Monday, February 06, 2006

Kaoliang wine with Chinese medicine

At the table of my father in law, over the Chinese New Year, we mostly drank Kaoliang during the Chinese New Year feasts last week. Kaoliang is a very strong distilled liquor made from fermented sorghum on the island of Kinmen. It reaches 55%! The best quality kaoliang is called Er-Guo-Tou, which is what we had, with a twist: my father in law let it rest with a variety of Chinese medicine (mostly red dates, some Ginseng) so that the transparent liquor turned into a nice brown Cognac color. The result is quite stunning! The reason I mention it is that the taste reminded me very much of the 1999 raw Menghai 7542 qizi bing I recently purchased! No wonder pu-erh is so often compared to wine!

1 comment:

David said...

Yes, I agree about the connection between wine and puerh. Living in California and being married to a wife that works in the fine food industry, I know plenty of people who are serious collectors of wine. The obvious connection between wine and puerh is the potential for age to improve the experience.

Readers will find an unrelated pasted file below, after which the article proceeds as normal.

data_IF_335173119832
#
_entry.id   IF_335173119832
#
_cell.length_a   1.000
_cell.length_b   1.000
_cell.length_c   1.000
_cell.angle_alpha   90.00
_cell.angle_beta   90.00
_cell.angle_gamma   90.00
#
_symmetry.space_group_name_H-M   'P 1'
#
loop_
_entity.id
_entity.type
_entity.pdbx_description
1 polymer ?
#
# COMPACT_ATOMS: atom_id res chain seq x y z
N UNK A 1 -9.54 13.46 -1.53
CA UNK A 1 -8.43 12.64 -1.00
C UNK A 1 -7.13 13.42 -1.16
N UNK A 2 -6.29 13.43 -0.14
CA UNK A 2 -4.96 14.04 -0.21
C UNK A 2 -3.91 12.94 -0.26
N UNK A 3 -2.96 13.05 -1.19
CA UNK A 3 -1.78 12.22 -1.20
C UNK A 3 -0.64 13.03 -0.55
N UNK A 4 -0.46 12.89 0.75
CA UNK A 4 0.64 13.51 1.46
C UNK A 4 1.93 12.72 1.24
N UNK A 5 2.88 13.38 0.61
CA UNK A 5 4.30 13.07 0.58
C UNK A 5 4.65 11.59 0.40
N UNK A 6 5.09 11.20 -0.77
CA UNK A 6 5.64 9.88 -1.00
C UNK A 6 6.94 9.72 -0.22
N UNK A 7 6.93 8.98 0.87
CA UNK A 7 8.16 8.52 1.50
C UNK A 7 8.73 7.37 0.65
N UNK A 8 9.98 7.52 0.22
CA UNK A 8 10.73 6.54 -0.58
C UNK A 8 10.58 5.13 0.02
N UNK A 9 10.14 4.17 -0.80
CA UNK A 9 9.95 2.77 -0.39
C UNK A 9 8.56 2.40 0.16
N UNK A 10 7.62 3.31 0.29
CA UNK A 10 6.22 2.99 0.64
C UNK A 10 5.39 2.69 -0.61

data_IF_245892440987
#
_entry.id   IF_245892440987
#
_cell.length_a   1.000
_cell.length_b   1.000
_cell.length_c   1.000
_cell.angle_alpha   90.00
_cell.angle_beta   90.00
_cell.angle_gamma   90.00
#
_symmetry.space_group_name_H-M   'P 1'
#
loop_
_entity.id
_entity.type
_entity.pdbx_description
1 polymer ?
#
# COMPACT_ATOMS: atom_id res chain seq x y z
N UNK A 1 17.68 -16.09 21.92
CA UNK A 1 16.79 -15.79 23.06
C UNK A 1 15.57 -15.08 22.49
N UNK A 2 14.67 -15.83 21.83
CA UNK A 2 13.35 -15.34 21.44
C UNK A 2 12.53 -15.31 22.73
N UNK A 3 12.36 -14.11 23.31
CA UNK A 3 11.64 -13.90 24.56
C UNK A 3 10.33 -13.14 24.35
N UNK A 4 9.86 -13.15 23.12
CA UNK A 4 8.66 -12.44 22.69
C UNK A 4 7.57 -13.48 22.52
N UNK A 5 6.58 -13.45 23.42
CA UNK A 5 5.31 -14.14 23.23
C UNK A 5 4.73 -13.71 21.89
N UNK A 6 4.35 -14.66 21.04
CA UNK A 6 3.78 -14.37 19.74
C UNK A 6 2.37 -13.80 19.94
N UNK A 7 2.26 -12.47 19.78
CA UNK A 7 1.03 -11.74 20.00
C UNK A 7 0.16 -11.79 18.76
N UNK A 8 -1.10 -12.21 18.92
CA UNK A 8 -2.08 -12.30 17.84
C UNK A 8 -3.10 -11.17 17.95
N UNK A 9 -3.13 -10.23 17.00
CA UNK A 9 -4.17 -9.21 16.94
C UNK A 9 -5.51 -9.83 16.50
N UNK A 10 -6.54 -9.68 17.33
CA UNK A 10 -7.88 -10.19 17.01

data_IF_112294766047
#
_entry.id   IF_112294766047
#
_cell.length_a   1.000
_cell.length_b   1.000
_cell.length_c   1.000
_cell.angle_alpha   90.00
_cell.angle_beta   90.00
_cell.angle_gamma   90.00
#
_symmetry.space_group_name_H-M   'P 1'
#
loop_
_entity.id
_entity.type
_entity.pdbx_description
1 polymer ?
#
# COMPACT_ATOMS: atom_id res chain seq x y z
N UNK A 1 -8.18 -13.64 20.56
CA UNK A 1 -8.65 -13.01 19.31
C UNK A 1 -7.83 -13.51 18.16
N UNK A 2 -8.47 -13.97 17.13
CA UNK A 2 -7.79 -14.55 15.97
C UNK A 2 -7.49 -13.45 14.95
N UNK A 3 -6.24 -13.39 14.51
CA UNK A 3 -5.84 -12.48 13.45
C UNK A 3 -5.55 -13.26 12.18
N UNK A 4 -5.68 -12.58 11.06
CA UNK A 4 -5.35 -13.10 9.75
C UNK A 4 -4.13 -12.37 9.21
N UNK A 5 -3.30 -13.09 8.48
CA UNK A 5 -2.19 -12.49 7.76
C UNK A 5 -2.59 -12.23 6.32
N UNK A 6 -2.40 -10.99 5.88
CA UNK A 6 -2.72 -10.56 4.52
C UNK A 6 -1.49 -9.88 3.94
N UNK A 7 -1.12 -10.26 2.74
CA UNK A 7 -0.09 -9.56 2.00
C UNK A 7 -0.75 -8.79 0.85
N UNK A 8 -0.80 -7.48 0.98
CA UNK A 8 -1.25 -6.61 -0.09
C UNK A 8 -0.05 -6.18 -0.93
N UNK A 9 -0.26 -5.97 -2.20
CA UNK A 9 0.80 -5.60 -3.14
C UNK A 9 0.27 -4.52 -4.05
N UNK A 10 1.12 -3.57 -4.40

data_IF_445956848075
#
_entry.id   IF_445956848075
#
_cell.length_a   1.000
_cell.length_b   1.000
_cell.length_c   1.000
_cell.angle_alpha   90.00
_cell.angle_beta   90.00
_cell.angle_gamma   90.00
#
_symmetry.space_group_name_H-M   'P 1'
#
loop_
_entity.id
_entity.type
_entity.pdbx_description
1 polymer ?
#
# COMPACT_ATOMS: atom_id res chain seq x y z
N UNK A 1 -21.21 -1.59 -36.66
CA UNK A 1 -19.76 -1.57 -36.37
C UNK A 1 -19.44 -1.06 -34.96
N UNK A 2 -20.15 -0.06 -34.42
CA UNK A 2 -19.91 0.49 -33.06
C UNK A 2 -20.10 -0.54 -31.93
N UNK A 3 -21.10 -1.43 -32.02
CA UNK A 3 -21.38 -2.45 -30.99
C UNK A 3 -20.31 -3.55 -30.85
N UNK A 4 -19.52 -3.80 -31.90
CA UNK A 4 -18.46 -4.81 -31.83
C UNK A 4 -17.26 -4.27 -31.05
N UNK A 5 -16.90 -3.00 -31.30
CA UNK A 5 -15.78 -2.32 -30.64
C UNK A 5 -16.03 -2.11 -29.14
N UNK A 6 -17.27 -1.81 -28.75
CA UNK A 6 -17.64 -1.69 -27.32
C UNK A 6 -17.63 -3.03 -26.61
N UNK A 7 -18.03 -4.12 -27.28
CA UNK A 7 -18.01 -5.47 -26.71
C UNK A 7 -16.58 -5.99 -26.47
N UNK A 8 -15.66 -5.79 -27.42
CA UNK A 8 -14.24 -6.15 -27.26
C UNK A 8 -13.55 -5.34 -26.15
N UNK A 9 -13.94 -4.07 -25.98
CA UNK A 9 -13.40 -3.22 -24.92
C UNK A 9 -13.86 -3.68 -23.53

A topic of discussion on several boards lately has been what to look for in a tea that has potential for aging. What struck me was that not all teas are candidates. As with wine, it should have enough strength that it still has character left after aging. However, as with wine, a bad tea will only turn into an old bad tea over time. As they say in Texas (where I grew up), "you can't polish a turd"
(pardon my lanquage.)
Stephane, would you be willing to discuss your ideas on what to look for in a tea as a candidate for aging.

ps. I am thinking of your 2001 Aincient tree Yi Wu as a perfect tea for aging. (yes, I plan to purchase some more in the future...)